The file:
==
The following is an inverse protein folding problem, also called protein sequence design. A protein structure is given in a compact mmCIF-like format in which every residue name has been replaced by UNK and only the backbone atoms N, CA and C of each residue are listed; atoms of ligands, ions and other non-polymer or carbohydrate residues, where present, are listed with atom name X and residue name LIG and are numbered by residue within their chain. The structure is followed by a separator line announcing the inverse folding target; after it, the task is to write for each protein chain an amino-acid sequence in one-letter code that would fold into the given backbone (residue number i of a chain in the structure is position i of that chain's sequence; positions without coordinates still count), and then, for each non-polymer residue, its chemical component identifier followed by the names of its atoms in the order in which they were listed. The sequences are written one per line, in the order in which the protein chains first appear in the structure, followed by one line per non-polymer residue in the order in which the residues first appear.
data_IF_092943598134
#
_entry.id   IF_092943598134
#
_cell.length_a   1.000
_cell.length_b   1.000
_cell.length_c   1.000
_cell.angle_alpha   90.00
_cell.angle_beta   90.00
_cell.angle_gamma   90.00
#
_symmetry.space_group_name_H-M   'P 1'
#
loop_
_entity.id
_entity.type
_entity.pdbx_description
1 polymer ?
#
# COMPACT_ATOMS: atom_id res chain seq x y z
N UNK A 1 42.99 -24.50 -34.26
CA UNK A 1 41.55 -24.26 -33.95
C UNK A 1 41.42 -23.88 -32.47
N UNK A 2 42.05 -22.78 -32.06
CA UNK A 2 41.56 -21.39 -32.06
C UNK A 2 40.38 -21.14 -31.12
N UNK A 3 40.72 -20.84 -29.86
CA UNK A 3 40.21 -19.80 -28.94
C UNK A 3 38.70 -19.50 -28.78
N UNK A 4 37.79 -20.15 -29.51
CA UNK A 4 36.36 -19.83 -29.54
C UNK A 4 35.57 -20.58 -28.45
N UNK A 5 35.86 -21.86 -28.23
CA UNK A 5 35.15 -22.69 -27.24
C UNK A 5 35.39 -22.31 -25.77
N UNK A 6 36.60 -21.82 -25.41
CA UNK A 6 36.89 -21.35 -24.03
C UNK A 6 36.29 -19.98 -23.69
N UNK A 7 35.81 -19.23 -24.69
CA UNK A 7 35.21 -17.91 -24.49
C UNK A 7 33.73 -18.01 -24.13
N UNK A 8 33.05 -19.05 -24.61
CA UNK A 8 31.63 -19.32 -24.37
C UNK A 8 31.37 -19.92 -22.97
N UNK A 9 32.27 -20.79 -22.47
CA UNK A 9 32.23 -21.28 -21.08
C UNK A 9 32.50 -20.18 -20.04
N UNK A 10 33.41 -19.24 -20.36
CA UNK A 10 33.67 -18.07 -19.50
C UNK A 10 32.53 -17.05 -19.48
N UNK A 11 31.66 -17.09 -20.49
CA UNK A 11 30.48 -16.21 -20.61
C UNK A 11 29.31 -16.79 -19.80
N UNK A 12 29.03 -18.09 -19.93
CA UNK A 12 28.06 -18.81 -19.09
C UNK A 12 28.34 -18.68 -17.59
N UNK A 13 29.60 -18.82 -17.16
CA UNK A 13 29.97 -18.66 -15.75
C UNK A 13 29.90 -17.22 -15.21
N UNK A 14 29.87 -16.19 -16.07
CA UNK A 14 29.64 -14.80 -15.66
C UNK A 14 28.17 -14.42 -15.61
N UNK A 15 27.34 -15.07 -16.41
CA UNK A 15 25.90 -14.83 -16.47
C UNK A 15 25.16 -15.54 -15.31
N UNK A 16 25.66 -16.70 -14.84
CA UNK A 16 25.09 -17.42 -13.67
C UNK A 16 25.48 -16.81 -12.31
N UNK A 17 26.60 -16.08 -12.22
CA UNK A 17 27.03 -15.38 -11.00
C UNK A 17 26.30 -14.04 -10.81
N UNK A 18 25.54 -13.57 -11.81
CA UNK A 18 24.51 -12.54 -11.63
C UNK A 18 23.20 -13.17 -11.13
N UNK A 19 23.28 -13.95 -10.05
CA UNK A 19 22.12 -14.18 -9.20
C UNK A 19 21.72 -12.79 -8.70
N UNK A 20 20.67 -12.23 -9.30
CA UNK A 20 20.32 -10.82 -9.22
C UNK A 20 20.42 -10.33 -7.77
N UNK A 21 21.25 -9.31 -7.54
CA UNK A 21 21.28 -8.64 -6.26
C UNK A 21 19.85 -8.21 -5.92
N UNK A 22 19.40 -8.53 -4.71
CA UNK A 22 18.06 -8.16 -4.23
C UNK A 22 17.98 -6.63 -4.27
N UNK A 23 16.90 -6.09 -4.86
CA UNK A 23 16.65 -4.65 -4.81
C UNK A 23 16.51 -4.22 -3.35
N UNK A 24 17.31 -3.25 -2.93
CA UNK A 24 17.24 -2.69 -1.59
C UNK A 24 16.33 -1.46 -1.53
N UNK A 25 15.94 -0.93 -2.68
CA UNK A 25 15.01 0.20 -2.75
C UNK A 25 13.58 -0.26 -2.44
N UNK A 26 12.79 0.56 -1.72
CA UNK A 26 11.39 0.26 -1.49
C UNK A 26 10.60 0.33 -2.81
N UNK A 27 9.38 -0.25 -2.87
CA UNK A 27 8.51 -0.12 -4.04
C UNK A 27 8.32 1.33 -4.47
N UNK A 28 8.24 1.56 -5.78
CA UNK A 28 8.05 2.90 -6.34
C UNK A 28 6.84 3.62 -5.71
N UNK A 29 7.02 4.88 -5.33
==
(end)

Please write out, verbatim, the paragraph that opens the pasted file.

The following is an inverse protein folding problem, also called protein sequence design. A protein structure is given in a compact mmCIF-like format in which every residue name has been replaced by UNK and only the backbone atoms N, CA and C of each residue are listed; atoms of ligands, ions and other non-polymer or carbohydrate residues, where present, are listed with atom name X and residue name LIG and are numbered by residue within their chain. The structure is followed by a separator line announcing the inverse folding target; after it, the task is to write for each protein chain an amino-acid sequence in one-letter code that would fold into the given backbone (residue number i of a chain in the structure is position i of that chain's sequence; positions without coordinates still count), and then, for each non-polymer residue, its chemical component identifier followed by the names of its atoms in the order in which they were listed. The sequences are written one per line, in the order in which the protein chains first appear in the structure, followed by one line per non-polymer residue in the order in which the residues first appear.